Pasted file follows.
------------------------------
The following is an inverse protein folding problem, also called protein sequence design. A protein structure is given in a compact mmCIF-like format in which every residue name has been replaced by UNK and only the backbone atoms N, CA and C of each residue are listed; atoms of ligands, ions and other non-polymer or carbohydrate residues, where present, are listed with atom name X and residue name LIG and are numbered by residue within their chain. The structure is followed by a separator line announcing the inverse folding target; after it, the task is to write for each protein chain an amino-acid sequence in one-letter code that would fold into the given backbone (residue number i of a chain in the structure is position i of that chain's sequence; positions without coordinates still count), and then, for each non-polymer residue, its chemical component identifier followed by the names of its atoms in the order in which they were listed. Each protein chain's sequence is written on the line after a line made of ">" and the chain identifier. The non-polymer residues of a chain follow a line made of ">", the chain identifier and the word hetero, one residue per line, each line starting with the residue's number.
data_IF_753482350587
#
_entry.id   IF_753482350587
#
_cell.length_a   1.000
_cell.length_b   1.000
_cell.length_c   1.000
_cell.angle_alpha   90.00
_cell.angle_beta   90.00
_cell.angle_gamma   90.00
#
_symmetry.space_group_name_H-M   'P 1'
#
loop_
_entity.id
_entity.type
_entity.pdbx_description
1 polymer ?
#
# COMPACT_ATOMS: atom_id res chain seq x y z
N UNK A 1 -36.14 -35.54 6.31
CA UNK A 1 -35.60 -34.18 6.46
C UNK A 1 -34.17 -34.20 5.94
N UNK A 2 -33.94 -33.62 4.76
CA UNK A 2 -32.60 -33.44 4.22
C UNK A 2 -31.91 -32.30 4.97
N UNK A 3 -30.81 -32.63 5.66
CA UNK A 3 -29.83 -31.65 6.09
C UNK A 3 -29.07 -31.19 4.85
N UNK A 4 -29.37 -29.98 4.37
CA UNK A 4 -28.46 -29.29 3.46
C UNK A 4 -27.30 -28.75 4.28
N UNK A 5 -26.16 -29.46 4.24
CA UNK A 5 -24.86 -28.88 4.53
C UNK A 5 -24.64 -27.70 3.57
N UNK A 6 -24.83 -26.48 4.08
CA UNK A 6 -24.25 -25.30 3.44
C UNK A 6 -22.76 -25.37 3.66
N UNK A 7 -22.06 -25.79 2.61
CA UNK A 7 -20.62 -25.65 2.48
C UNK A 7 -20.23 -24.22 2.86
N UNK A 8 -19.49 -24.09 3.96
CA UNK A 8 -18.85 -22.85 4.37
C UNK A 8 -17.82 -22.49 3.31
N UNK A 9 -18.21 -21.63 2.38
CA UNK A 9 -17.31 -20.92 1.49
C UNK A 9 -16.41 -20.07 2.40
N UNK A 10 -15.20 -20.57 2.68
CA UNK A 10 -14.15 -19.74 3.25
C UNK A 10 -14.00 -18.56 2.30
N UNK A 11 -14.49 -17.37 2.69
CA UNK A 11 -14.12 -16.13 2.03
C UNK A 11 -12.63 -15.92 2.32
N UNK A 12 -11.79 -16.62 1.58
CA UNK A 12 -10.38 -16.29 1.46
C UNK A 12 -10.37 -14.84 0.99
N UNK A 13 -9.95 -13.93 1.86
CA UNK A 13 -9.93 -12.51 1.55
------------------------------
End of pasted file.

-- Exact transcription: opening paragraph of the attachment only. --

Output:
The following is an inverse protein folding problem, also called protein sequence design. A protein structure is given in a compact mmCIF-like format in which every residue name has been replaced by UNK and only the backbone atoms N, CA and C of each residue are listed; atoms of ligands, ions and other non-polymer or carbohydrate residues, where present, are listed with atom name X and residue name LIG and are numbered by residue within their chain. The structure is followed by a separator line announcing the inverse folding target; after it, the task is to write for each protein chain an amino-acid sequence in one-letter code that would fold into the given backbone (residue number i of a chain in the structure is position i of that chain's sequence; positions without coordinates still count), and then, for each non-polymer residue, its chemical component identifier followed by the names of its atoms in the order in which they were listed. Each protein chain's sequence is written on the line after a line made of ">" and the chain identifier. The non-polymer residues of a chain follow a line made of ">", the chain identifier and the word hetero, one residue per line, each line starting with the residue's number.